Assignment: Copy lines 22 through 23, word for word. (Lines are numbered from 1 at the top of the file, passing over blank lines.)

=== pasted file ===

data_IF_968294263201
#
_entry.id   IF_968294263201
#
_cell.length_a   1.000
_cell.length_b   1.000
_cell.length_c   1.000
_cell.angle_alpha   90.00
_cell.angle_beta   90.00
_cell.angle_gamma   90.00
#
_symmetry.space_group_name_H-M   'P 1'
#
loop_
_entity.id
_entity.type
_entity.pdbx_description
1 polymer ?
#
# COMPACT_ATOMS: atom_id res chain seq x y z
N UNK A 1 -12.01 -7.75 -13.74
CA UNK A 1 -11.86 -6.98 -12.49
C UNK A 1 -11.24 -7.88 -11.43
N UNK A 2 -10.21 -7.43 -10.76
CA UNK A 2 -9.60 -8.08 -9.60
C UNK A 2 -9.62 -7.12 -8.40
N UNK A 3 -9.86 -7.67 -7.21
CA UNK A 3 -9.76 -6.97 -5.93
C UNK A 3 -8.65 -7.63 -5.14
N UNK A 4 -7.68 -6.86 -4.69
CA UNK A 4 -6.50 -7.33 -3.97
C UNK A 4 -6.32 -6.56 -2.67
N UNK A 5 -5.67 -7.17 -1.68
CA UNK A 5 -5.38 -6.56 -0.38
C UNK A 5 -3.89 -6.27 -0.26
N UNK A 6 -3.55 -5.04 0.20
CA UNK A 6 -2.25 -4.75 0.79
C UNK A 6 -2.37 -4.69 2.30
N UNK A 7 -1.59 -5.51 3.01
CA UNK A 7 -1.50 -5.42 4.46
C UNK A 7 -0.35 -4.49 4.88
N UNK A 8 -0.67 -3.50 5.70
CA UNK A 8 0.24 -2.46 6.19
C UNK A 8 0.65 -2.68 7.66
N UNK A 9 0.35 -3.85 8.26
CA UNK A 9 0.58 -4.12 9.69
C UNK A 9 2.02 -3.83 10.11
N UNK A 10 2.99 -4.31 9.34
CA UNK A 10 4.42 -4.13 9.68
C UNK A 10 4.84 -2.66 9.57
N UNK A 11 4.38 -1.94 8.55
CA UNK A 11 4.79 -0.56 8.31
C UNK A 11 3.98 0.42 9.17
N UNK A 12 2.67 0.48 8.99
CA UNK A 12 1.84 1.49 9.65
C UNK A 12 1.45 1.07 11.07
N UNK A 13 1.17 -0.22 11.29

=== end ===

CA UNK A 1 -11.86 -6.98 -12.49
C UNK A 1 -11.24 -7.88 -11.43